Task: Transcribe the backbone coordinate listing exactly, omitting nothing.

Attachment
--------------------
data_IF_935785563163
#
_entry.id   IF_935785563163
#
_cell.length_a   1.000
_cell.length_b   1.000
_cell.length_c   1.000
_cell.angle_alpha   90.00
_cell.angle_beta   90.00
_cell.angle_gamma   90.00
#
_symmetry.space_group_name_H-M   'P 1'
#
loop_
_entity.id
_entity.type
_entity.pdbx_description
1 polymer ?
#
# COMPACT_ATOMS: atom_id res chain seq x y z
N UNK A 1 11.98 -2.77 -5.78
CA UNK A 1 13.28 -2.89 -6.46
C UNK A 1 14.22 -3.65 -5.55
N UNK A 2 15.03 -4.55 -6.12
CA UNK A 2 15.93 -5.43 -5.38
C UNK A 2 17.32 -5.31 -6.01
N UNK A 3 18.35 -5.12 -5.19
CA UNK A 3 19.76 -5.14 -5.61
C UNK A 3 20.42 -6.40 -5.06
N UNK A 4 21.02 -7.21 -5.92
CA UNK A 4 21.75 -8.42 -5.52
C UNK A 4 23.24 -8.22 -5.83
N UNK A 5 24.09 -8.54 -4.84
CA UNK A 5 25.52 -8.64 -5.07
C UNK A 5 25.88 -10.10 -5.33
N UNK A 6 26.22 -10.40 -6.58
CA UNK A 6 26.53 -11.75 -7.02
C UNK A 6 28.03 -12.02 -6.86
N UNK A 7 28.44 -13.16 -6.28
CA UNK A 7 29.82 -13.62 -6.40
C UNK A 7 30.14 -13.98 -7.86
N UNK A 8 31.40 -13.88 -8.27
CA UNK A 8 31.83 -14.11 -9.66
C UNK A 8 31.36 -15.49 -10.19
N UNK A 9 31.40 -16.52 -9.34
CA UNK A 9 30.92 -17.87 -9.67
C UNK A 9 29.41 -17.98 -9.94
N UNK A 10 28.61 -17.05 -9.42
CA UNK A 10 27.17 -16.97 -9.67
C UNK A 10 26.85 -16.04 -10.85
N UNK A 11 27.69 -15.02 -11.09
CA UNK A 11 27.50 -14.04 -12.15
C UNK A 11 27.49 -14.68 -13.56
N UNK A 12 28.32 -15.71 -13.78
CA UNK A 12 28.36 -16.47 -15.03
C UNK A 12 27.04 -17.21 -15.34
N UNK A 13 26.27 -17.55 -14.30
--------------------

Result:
data_IF_935785563163
#
_entry.id   IF_935785563163
#
_cell.length_a   1.000
_cell.length_b   1.000
_cell.length_c   1.000
_cell.angle_alpha   90.00
_cell.angle_beta   90.00
_cell.angle_gamma   90.00
#
_symmetry.space_group_name_H-M   'P 1'
#
loop_
_entity.id
_entity.type
_entity.pdbx_description
1 polymer ?
#
# COMPACT_ATOMS: atom_id res chain seq x y z
N UNK A 1 11.98 -2.77 -5.78
CA UNK A 1 13.28 -2.89 -6.46
C UNK A 1 14.22 -3.65 -5.55
N UNK A 2 15.03 -4.55 -6.12
CA UNK A 2 15.93 -5.43 -5.38
C UNK A 2 17.32 -5.31 -6.01
N UNK A 3 18.35 -5.12 -5.19
CA UNK A 3 19.76 -5.14 -5.61
C UNK A 3 20.42 -6.40 -5.06
N UNK A 4 21.02 -7.21 -5.92
CA UNK A 4 21.75 -8.42 -5.52
C UNK A 4 23.24 -8.22 -5.83
N UNK A 5 24.09 -8.54 -4.84
CA UNK A 5 25.52 -8.64 -5.07
C UNK A 5 25.88 -10.10 -5.33
N UNK A 6 26.22 -10.40 -6.58
CA UNK A 6 26.53 -11.75 -7.02
C UNK A 6 28.03 -12.02 -6.86
N UNK A 7 28.44 -13.16 -6.28
CA UNK A 7 29.82 -13.62 -6.40
C UNK A 7 30.14 -13.98 -7.86
N UNK A 8 31.40 -13.88 -8.27
CA UNK A 8 31.83 -14.11 -9.66
C UNK A 8 31.36 -15.49 -10.19
N UNK A 9 31.40 -16.52 -9.34
CA UNK A 9 30.92 -17.87 -9.67
C UNK A 9 29.41 -17.98 -9.94
N UNK A 10 28.61 -17.05 -9.42
CA UNK A 10 27.17 -16.97 -9.67
C UNK A 10 26.85 -16.04 -10.85
N UNK A 11 27.69 -15.02 -11.09
CA UNK A 11 27.50 -14.04 -12.15
C UNK A 11 27.49 -14.68 -13.56
N UNK A 12 28.32 -15.71 -13.78
CA UNK A 12 28.36 -16.47 -15.03
C UNK A 12 27.04 -17.21 -15.34
N UNK A 13 26.27 -17.55 -14.30